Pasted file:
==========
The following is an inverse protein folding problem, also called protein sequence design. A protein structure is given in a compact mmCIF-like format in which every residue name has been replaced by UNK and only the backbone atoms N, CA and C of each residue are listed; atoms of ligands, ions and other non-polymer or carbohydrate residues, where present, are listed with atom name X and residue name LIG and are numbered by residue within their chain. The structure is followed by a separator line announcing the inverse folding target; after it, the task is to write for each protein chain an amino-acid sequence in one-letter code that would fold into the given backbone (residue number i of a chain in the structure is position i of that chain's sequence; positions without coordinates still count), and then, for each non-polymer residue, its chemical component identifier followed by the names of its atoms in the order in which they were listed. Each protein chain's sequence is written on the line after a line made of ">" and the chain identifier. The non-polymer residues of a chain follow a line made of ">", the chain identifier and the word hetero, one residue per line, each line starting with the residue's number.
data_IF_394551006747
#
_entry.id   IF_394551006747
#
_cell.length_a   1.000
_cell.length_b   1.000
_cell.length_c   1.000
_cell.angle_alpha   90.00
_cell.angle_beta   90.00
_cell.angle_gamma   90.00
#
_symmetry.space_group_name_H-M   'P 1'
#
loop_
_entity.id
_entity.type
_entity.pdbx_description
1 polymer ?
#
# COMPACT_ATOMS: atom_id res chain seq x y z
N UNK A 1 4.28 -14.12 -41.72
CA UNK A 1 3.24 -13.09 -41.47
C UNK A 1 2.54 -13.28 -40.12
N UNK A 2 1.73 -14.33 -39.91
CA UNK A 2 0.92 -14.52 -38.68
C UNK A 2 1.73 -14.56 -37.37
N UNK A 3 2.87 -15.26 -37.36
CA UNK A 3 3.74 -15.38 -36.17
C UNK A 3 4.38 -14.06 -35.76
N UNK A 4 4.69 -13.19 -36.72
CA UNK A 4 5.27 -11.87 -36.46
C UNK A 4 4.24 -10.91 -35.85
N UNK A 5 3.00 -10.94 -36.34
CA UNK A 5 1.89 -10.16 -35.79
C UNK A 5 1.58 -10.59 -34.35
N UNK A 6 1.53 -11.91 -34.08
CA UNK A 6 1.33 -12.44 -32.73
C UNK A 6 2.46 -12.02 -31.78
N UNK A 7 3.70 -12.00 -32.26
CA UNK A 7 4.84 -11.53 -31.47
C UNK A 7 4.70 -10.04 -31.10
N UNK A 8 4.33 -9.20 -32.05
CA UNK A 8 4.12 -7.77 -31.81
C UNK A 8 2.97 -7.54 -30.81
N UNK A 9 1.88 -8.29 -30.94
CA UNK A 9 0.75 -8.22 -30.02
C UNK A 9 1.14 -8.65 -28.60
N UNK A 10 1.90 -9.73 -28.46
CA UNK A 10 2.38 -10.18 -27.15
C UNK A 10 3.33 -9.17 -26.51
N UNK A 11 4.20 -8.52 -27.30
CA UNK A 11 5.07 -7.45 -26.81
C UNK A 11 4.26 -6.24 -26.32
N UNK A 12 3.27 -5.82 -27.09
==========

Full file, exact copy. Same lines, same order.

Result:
The following is an inverse protein folding problem, also called protein sequence design. A protein structure is given in a compact mmCIF-like format in which every residue name has been replaced by UNK and only the backbone atoms N, CA and C of each residue are listed; atoms of ligands, ions and other non-polymer or carbohydrate residues, where present, are listed with atom name X and residue name LIG and are numbered by residue within their chain. The structure is followed by a separator line announcing the inverse folding target; after it, the task is to write for each protein chain an amino-acid sequence in one-letter code that would fold into the given backbone (residue number i of a chain in the structure is position i of that chain's sequence; positions without coordinates still count), and then, for each non-polymer residue, its chemical component identifier followed by the names of its atoms in the order in which they were listed. Each protein chain's sequence is written on the line after a line made of ">" and the chain identifier. The non-polymer residues of a chain follow a line made of ">", the chain identifier and the word hetero, one residue per line, each line starting with the residue's number.
data_IF_394551006747
#
_entry.id   IF_394551006747
#
_cell.length_a   1.000
_cell.length_b   1.000
_cell.length_c   1.000
_cell.angle_alpha   90.00
_cell.angle_beta   90.00
_cell.angle_gamma   90.00
#
_symmetry.space_group_name_H-M   'P 1'
#
loop_
_entity.id
_entity.type
_entity.pdbx_description
1 polymer ?
#
# COMPACT_ATOMS: atom_id res chain seq x y z
N UNK A 1 4.28 -14.12 -41.72
CA UNK A 1 3.24 -13.09 -41.47
C UNK A 1 2.54 -13.28 -40.12
N UNK A 2 1.73 -14.33 -39.91
CA UNK A 2 0.92 -14.52 -38.68
C UNK A 2 1.73 -14.56 -37.37
N UNK A 3 2.87 -15.26 -37.36
CA UNK A 3 3.74 -15.38 -36.17
C UNK A 3 4.38 -14.06 -35.76
N UNK A 4 4.69 -13.19 -36.72
CA UNK A 4 5.27 -11.87 -36.46
C UNK A 4 4.24 -10.91 -35.85
N UNK A 5 3.00 -10.94 -36.34
CA UNK A 5 1.89 -10.16 -35.79
C UNK A 5 1.58 -10.59 -34.35
N UNK A 6 1.53 -11.91 -34.08
CA UNK A 6 1.33 -12.44 -32.73
C UNK A 6 2.46 -12.02 -31.78
N UNK A 7 3.70 -12.00 -32.26
CA UNK A 7 4.84 -11.53 -31.47
C UNK A 7 4.70 -10.04 -31.10
N UNK A 8 4.33 -9.20 -32.05
CA UNK A 8 4.12 -7.77 -31.81
C UNK A 8 2.97 -7.54 -30.81
N UNK A 9 1.88 -8.29 -30.94
CA UNK A 9 0.75 -8.22 -30.02
C UNK A 9 1.14 -8.65 -28.60
N UNK A 10 1.90 -9.73 -28.46
CA UNK A 10 2.38 -10.18 -27.15
C UNK A 10 3.33 -9.17 -26.51
N UNK A 11 4.20 -8.52 -27.30
CA UNK A 11 5.07 -7.45 -26.81
C UNK A 11 4.26 -6.24 -26.32
N UNK A 12 3.27 -5.82 -27.09